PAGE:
Tim O’Kennedy lays out his plans for D&AD

Tim O’Kennedy is taking over as chief executive of D&AD during exciting but challenging times. Lynda Relph-Knight spoke to him about globalisation and seizing the opportunities created by the digital revolution

‘I’m Irish and we like a fight. We like a cause. D&AD is about causes.’ So says Tim O’Kennedy, a passionate adman-cum-sailor who joins as chief executive next month, filling a post laid vacant when Michael Hockney departed the organisation suddenly, in March 2007.

And O’Kennedy is likely to get his heart’s desire. Without a public-facing helmsman, D&AD has lost ground in design, despite consecutive presidencies by designers Dick Powell, Simon Waterfall and Garrick Hamm, and he will be pushed to restore faith in the organisation that, above all others, upholds creative excellence. Nor has D&AD fully embraced product and environmental design as a foil to print and moving image.

Meanwhile, the ad industry – arguably the backbone of D&AD – is floundering. Recession has hit adland hard, but so, too, have technological shifts in communications and diverse new platforms, as well as growing cynicism among consumers. People won’t just buy because of a good ad now. They want to be engaged in the process – in the ‘brand environment’.

Downturn notwithstanding, this move has slightly shifted the balance between advertising and design in clients’ boardrooms. For D&AD, it has blurred boundaries and potentially reduced income from the formerly lucrative UK ad community.

O’Kennedy – an adman, most recently at Wieden & Kennedy in Amsterdam, with a celebrated interior designer mother, Clodagh O’Kennedy – is circumspect. Stressing he is not in post until 3 August, he says, ‘The first thing I have to do is to understand D&AD,’ adding, ‘There seem to be some on-going debates’, the first being ‘to what extent it’s a church of many faiths’.

The process of listening has only just begun for him, but he believes that, yes, it should indeed be a church of many faiths. It’s just a question of which, and in what measure.

Then there is the issue of D&AD’s increasing globalisation that has raised hackles, particularly through its awards. Should it be British or international? ‘If we are to reflect great communication arts, we can’t do it in a walled garden,’ says O’Kennedy. Until recently, a big concern for D&AD was the state of its finances. But thanks to the supreme efforts of Dara Lynch, finance director and acting chief executive, her team and successive presidents, O’Kennedy doesn’t face that challenge as he might have a year or so ago. Lynch – and chairman Anthony Simonds-Gooding – held out for the right person, rather than rush to fill the gap left by Hockney, and financial stability has been achieved in the intervening period.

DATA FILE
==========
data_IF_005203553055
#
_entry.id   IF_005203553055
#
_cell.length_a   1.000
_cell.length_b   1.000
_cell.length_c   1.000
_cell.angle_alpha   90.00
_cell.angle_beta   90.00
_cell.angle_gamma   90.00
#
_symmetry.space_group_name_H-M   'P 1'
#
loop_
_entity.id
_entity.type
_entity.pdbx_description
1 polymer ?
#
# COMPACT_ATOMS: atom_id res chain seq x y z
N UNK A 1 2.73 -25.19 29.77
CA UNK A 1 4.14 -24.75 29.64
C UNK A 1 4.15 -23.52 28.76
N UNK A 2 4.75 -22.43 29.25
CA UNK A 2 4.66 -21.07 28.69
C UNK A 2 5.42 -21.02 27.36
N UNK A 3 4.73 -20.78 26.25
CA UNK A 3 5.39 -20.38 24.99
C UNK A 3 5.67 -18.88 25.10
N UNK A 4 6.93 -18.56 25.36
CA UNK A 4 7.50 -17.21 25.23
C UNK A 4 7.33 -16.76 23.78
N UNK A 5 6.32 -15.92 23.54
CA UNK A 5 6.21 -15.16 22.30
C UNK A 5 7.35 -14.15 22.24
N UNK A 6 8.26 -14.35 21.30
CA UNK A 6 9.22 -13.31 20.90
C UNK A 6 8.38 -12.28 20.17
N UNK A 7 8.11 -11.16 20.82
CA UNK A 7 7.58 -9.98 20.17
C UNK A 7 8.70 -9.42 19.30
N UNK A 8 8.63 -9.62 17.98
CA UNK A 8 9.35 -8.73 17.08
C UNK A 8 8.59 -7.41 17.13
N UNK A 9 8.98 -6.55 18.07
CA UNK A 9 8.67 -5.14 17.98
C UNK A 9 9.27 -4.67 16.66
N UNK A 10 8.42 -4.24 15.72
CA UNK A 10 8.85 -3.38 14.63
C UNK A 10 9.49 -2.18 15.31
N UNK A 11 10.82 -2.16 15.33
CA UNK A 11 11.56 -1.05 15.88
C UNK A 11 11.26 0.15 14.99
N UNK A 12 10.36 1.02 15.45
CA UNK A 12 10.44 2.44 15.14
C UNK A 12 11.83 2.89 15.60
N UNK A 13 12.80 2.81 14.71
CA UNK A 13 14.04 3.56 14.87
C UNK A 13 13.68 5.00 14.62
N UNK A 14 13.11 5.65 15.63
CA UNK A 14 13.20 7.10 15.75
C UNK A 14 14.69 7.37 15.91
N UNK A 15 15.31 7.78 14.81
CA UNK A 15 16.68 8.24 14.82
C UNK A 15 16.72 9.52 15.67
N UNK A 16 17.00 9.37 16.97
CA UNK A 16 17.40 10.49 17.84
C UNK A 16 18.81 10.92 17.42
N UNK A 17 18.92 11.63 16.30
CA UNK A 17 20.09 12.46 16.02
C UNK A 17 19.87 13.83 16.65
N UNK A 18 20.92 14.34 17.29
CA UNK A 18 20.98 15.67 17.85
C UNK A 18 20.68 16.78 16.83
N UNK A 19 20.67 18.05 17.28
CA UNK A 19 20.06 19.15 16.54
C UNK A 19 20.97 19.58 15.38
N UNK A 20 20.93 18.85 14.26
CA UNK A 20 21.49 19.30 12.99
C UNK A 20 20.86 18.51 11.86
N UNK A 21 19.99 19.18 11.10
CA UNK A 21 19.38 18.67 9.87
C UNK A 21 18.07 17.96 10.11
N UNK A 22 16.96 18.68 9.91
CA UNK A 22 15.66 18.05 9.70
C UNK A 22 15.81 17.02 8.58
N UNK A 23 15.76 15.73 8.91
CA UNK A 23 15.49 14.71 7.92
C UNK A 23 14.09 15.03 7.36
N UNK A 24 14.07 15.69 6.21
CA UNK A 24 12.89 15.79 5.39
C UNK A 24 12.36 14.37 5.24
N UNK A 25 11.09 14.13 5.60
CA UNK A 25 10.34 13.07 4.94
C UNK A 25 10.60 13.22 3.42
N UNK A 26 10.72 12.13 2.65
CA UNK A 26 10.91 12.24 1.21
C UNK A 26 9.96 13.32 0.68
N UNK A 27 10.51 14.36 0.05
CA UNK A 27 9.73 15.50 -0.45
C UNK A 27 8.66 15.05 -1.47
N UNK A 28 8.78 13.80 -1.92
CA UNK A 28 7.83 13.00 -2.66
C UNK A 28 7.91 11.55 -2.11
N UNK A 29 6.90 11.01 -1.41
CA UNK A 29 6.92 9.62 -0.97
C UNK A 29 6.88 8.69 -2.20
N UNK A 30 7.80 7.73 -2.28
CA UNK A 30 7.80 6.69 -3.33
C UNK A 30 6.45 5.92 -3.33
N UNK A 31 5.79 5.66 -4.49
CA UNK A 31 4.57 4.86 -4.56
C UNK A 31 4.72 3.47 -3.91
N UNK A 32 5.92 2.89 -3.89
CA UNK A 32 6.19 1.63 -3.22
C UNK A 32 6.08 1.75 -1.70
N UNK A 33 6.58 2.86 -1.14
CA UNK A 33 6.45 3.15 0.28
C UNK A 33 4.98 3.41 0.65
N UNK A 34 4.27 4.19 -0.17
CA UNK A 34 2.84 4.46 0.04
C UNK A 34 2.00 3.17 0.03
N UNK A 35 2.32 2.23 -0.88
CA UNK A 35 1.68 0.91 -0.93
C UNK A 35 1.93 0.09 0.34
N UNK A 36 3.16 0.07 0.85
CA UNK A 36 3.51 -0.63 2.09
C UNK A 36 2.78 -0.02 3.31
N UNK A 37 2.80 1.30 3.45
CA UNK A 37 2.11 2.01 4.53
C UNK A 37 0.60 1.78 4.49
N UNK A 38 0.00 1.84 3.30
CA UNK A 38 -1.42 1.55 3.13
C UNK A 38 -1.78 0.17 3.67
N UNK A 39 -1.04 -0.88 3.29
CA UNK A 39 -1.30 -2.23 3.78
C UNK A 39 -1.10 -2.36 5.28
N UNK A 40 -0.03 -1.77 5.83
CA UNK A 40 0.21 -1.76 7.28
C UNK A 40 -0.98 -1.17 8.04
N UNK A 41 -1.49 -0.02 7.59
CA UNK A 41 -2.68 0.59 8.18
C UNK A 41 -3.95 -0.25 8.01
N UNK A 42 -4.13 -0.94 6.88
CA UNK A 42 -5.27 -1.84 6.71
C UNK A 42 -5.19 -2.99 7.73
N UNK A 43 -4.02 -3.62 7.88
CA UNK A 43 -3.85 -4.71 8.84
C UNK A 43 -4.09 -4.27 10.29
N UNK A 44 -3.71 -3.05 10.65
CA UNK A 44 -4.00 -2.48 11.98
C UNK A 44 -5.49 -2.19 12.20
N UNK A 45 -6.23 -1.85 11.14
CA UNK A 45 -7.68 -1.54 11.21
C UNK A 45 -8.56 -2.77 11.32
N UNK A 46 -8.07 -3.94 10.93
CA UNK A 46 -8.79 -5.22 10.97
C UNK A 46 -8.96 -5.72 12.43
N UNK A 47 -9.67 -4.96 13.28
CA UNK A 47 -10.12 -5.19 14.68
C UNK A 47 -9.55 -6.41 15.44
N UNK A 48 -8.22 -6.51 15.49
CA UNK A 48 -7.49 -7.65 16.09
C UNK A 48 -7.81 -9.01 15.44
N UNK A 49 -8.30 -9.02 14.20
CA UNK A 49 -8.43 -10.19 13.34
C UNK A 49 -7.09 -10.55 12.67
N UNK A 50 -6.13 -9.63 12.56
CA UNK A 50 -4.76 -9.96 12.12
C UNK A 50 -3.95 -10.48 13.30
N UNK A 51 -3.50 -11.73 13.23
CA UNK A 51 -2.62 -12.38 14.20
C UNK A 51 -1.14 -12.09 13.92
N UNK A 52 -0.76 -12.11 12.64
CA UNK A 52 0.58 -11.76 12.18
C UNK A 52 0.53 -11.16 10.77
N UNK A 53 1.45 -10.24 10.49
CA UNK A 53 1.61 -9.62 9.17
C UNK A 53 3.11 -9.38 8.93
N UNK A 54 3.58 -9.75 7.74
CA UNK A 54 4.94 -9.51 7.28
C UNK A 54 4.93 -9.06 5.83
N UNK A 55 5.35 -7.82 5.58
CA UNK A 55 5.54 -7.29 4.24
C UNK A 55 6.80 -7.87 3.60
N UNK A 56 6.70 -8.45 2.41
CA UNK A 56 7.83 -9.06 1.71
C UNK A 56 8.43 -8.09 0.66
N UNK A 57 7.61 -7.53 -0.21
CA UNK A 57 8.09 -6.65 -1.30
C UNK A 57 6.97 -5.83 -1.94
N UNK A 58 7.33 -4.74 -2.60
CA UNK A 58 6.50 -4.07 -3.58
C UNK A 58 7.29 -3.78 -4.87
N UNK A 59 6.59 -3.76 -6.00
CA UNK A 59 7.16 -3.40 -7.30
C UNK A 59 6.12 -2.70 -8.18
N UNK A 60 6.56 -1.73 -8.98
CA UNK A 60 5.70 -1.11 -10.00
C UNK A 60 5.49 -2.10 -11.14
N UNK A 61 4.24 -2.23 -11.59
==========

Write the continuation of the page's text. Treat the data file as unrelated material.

Batting off quips about D&AD’s Irish mafia, O’Kennedy cites Lynch as a significant reason for taking the job. ‘She gives me confidence that the wheels aren’t going to fall off once I leave the office,’ he says, describing his role as outward-facing, ‘getting out there to further flung places and asking, “What does this mean?”’, and providing continuity.

So what is on O’Kennedy’s embryonic agenda? Well, digital communication for starters. ‘The most dynamic aspect is the evolution of digital arts, so a key task is to ensure that D&AD is future-proofed,’ he says. ‘The connected world creates better opportunities for creativity, not just new platforms. Maybe we can be more conceptual about the space a brand lives in.’

This, he maintains, includes 3D design. ‘I believe that, in one sense, everything is about communication, so there’s no reason why it shouldn’t fit in in D&AD,’ he says. But, with ‘general instincts [that] are reductionist rather than additive’, nothing is a given.

O’Kennedy is positive about the future, however, seeing the digital revolution as a huge opportunity for creativity. ‘It might create a golden period for communications,’ he says. If so, we can expect D&AD to ride that wave.


  • Early 1980s – joins Saatchi & Saatchi London, following which he is hired by Jay Chiat as one of the first account planners in US advertising
  • 1988 – joins Wieden & Kennedy Portland
  • 1990 – is appointed international marketing director at Nike and later joins Lowe Group Europe as chief operating officer
  • 1998 – becomes a founding partner of marketing agency Circus
  • 2005 – moves to Wieden & Kennedy Amsterdam as managing director, where he remains until the end of 2007
  • August 2009 – joins D&AD as chief executive

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